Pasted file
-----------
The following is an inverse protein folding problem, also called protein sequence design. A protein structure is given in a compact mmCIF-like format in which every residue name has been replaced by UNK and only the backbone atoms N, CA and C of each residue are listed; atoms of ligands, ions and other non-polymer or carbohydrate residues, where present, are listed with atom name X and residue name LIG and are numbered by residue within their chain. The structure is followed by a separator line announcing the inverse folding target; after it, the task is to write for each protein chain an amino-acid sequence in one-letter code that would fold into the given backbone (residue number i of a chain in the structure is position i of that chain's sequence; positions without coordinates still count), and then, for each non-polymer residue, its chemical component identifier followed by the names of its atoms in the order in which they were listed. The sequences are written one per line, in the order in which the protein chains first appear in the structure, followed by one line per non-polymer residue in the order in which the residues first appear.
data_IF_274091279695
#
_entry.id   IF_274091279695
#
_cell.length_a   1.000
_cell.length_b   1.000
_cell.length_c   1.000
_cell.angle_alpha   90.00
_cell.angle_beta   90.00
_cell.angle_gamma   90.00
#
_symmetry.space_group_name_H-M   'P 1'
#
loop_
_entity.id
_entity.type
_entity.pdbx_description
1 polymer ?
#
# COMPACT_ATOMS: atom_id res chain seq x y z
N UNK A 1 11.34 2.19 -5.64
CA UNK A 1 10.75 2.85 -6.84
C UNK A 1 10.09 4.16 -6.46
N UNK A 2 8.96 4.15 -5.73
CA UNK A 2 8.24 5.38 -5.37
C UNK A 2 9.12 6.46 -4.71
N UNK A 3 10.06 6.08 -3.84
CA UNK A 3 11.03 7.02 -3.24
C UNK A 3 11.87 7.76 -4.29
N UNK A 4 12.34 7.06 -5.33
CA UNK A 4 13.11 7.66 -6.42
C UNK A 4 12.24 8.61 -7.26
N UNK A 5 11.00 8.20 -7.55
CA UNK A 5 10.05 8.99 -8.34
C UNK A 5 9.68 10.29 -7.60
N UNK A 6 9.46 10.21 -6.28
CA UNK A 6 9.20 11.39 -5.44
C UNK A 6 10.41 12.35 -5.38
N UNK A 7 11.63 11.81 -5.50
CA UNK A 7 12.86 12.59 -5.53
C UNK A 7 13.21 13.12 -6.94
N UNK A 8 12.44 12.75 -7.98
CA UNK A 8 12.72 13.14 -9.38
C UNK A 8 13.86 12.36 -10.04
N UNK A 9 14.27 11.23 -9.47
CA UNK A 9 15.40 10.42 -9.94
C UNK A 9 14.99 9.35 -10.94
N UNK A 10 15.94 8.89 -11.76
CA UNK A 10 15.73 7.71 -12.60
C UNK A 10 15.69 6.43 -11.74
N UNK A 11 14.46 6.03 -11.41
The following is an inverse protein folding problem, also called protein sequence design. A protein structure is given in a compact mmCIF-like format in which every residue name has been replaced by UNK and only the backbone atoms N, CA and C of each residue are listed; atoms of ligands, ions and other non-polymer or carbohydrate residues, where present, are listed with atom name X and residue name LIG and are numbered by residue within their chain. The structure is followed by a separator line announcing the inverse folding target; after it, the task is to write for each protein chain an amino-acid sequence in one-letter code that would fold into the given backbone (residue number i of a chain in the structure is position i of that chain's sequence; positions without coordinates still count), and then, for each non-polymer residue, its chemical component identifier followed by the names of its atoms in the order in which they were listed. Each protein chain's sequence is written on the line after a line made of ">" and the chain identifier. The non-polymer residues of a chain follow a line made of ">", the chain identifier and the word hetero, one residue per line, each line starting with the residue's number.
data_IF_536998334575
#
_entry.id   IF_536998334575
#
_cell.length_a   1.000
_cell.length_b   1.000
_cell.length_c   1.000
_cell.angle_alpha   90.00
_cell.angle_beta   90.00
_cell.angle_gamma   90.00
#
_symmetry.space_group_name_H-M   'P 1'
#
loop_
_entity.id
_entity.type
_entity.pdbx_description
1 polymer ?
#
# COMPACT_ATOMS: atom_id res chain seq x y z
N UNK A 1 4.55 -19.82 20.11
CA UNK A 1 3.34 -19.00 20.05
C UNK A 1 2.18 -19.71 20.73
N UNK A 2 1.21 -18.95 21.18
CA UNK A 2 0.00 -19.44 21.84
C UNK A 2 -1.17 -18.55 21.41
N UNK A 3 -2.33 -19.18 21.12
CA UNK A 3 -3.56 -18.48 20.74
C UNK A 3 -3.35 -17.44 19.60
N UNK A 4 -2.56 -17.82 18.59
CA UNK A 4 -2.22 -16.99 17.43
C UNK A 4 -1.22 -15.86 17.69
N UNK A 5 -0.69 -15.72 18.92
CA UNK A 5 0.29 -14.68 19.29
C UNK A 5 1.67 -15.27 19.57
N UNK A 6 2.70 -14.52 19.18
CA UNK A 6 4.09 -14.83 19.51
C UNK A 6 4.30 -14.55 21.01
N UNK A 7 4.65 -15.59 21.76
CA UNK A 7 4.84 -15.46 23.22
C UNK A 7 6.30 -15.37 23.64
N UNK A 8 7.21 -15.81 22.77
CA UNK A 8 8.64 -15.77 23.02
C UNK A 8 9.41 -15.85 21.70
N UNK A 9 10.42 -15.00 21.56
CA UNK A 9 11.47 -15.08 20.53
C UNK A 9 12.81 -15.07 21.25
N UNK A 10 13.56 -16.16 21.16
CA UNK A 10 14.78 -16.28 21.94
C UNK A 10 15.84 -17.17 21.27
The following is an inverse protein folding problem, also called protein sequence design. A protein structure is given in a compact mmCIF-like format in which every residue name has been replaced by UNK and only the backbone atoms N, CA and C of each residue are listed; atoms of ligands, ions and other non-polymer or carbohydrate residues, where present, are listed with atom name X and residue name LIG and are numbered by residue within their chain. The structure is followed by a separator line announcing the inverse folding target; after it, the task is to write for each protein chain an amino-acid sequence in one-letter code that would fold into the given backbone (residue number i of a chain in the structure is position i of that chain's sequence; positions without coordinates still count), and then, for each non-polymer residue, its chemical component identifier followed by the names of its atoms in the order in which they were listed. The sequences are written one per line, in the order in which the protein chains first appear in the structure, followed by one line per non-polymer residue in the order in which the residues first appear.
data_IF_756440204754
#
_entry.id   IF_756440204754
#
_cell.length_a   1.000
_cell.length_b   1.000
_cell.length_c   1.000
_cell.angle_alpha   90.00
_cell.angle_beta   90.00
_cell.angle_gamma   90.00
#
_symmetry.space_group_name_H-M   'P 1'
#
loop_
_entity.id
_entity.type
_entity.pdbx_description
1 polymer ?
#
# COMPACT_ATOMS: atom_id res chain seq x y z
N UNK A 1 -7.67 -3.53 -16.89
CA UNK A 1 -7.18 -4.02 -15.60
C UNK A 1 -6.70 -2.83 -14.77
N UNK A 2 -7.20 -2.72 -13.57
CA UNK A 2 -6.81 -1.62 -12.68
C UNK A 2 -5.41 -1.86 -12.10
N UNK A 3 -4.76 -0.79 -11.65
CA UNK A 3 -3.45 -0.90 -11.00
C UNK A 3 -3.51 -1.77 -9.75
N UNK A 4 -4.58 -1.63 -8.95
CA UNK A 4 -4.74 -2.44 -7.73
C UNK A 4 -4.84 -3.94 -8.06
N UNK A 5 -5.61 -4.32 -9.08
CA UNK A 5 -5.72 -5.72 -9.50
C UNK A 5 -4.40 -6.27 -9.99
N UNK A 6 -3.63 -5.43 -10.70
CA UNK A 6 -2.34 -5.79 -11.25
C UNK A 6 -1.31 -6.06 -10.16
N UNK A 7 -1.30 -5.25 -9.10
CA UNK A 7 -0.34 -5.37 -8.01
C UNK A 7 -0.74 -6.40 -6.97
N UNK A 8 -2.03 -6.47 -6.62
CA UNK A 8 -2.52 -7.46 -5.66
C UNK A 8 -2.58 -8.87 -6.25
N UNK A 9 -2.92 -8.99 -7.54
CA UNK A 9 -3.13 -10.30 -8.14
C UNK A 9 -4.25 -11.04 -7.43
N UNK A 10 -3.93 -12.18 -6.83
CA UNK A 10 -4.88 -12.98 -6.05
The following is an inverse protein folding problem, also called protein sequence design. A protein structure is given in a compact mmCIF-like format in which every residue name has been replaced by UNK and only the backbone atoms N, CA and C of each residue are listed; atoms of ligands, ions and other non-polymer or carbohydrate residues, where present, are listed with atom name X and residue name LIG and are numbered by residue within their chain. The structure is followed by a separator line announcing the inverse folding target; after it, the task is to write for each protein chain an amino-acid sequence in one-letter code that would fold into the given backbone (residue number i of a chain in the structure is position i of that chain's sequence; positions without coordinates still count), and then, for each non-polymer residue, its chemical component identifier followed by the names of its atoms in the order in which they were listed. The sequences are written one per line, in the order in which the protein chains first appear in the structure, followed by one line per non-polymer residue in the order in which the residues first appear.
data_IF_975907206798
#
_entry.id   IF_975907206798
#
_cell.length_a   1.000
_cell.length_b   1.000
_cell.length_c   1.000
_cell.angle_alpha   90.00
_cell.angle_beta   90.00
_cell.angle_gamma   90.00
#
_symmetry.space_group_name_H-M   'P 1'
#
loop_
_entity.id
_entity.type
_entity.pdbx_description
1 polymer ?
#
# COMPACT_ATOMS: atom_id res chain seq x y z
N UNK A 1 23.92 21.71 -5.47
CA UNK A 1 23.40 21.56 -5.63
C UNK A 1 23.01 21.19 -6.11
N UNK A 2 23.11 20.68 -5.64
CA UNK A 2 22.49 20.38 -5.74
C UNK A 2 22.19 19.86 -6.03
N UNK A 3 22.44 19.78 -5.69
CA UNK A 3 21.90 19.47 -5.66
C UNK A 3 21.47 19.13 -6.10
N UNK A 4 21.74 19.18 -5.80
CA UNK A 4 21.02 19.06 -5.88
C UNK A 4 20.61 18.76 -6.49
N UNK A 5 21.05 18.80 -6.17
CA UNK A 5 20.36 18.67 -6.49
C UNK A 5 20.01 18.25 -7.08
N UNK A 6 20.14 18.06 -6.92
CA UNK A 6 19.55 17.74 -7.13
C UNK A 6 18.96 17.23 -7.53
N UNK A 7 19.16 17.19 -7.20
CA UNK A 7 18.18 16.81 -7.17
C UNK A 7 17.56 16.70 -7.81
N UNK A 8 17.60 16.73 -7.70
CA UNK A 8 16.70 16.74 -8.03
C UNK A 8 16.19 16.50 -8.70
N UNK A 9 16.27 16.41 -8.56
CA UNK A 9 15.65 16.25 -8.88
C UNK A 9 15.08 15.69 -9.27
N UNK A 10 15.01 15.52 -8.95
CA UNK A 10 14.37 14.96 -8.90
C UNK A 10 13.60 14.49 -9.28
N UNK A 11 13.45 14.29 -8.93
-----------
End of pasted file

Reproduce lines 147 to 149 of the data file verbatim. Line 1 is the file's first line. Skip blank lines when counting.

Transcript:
CA UNK A 8 -2.52 -7.46 -5.66
C UNK A 8 -2.58 -8.87 -6.25
N UNK A 9 -2.92 -8.99 -7.54